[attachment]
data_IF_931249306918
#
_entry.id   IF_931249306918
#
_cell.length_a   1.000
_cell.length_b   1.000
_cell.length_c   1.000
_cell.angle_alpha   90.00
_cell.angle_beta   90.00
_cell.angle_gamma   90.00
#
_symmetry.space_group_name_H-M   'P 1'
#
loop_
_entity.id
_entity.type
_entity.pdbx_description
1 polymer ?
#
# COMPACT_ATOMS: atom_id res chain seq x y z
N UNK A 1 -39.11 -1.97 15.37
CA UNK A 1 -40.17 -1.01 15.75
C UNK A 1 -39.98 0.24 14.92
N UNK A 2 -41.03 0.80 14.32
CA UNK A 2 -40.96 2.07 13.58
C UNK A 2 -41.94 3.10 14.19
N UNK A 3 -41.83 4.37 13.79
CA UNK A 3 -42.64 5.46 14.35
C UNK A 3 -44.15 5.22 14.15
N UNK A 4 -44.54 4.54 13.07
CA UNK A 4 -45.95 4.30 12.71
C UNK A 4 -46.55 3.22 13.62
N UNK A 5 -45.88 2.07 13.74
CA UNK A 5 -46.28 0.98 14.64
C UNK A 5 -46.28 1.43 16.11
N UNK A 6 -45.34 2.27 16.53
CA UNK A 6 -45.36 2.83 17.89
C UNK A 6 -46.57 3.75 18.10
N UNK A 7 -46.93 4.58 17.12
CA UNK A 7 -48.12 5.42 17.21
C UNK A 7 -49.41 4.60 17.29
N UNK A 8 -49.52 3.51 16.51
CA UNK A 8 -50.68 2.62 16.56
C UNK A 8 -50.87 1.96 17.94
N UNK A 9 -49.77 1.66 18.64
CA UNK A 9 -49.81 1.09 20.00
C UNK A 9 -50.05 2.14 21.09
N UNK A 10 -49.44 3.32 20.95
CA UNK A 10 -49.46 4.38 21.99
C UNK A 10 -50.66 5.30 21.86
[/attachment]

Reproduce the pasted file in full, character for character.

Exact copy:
data_IF_931249306918
#
_entry.id   IF_931249306918
#
_cell.length_a   1.000
_cell.length_b   1.000
_cell.length_c   1.000
_cell.angle_alpha   90.00
_cell.angle_beta   90.00
_cell.angle_gamma   90.00
#
_symmetry.space_group_name_H-M   'P 1'
#
loop_
_entity.id
_entity.type
_entity.pdbx_description
1 polymer ?
#
# COMPACT_ATOMS: atom_id res chain seq x y z
N UNK A 1 -39.11 -1.97 15.37
CA UNK A 1 -40.17 -1.01 15.75
C UNK A 1 -39.98 0.24 14.92
N UNK A 2 -41.03 0.80 14.32
CA UNK A 2 -40.96 2.07 13.58
C UNK A 2 -41.94 3.10 14.19
N UNK A 3 -41.83 4.37 13.79
CA UNK A 3 -42.64 5.46 14.35
C UNK A 3 -44.15 5.22 14.15
N UNK A 4 -44.54 4.54 13.07
CA UNK A 4 -45.95 4.30 12.71
C UNK A 4 -46.55 3.22 13.62
N UNK A 5 -45.88 2.07 13.74
CA UNK A 5 -46.28 0.98 14.64
C UNK A 5 -46.28 1.43 16.11
N UNK A 6 -45.34 2.27 16.53
CA UNK A 6 -45.36 2.83 17.89
C UNK A 6 -46.57 3.75 18.10
N UNK A 7 -46.93 4.58 17.12
CA UNK A 7 -48.12 5.42 17.21
C UNK A 7 -49.41 4.60 17.29
N UNK A 8 -49.52 3.51 16.51
CA UNK A 8 -50.68 2.62 16.56
C UNK A 8 -50.87 1.96 17.94
N UNK A 9 -49.77 1.66 18.64
CA UNK A 9 -49.81 1.09 20.00
C UNK A 9 -50.05 2.14 21.09
N UNK A 10 -49.44 3.32 20.95
CA UNK A 10 -49.46 4.38 21.99
C UNK A 10 -50.66 5.30 21.86